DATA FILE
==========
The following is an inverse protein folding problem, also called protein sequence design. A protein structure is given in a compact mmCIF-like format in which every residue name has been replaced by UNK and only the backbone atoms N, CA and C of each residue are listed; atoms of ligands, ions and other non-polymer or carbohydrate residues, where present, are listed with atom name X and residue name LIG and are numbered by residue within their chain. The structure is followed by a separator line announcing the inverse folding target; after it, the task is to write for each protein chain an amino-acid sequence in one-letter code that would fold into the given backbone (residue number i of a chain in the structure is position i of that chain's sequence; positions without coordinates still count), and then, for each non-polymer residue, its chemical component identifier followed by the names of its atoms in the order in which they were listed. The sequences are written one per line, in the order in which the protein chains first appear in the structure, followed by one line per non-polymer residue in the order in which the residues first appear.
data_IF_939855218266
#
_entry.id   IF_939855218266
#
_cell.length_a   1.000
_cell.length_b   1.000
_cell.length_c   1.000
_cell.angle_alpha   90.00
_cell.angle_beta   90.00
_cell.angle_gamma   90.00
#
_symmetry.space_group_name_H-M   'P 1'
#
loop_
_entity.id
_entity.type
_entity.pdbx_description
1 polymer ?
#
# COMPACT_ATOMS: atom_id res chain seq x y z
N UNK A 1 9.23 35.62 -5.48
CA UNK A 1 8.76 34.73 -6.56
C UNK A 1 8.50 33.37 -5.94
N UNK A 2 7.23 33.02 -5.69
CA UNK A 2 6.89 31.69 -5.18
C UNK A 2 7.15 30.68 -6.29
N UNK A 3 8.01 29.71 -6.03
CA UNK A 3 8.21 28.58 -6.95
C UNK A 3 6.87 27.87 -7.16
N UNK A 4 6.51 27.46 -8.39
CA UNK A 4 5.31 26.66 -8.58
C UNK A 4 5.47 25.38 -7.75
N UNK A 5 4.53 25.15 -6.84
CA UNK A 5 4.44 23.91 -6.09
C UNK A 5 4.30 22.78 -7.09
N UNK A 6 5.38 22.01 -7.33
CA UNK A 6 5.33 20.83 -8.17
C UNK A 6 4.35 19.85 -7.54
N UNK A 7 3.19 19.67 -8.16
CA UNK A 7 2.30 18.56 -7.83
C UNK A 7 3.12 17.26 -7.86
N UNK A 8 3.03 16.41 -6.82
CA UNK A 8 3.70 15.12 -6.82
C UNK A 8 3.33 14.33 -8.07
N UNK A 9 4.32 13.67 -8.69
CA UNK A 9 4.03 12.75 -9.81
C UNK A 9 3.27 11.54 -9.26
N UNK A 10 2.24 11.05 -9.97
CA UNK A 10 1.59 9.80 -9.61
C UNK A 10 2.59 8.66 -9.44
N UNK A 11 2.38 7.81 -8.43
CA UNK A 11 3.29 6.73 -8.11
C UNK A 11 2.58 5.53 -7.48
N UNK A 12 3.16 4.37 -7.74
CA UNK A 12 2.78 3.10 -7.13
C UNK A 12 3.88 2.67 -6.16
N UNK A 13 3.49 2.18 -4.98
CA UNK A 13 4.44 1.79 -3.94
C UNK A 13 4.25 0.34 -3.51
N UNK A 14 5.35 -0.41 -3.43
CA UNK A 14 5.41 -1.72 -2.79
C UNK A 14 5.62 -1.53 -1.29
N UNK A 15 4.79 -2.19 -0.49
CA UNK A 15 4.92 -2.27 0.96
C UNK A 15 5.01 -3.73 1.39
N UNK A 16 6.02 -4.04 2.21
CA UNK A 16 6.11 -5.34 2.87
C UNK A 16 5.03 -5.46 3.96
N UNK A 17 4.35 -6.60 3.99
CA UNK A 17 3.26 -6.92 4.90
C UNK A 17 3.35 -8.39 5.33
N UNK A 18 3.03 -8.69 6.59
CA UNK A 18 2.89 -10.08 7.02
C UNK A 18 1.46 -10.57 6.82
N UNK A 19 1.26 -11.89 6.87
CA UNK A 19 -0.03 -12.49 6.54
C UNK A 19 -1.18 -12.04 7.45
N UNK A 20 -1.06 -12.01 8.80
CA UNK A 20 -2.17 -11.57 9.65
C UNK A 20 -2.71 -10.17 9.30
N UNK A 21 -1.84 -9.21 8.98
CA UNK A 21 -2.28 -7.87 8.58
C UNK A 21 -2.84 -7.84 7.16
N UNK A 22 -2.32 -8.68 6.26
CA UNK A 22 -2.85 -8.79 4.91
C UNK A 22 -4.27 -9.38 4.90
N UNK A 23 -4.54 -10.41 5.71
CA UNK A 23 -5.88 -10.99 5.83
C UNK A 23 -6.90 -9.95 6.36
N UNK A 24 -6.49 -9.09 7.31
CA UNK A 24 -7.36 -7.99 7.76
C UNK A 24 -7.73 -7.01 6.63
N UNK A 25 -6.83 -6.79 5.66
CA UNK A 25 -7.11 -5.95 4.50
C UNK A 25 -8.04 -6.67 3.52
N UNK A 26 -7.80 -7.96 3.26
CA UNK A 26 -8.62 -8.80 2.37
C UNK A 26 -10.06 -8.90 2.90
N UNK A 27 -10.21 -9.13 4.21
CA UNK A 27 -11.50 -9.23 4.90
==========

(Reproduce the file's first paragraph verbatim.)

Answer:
The following is an inverse protein folding problem, also called protein sequence design. A protein structure is given in a compact mmCIF-like format in which every residue name has been replaced by UNK and only the backbone atoms N, CA and C of each residue are listed; atoms of ligands, ions and other non-polymer or carbohydrate residues, where present, are listed with atom name X and residue name LIG and are numbered by residue within their chain. The structure is followed by a separator line announcing the inverse folding target; after it, the task is to write for each protein chain an amino-acid sequence in one-letter code that would fold into the given backbone (residue number i of a chain in the structure is position i of that chain's sequence; positions without coordinates still count), and then, for each non-polymer residue, its chemical component identifier followed by the names of its atoms in the order in which they were listed. The sequences are written one per line, in the order in which the protein chains first appear in the structure, followed by one line per non-polymer residue in the order in which the residues first appear.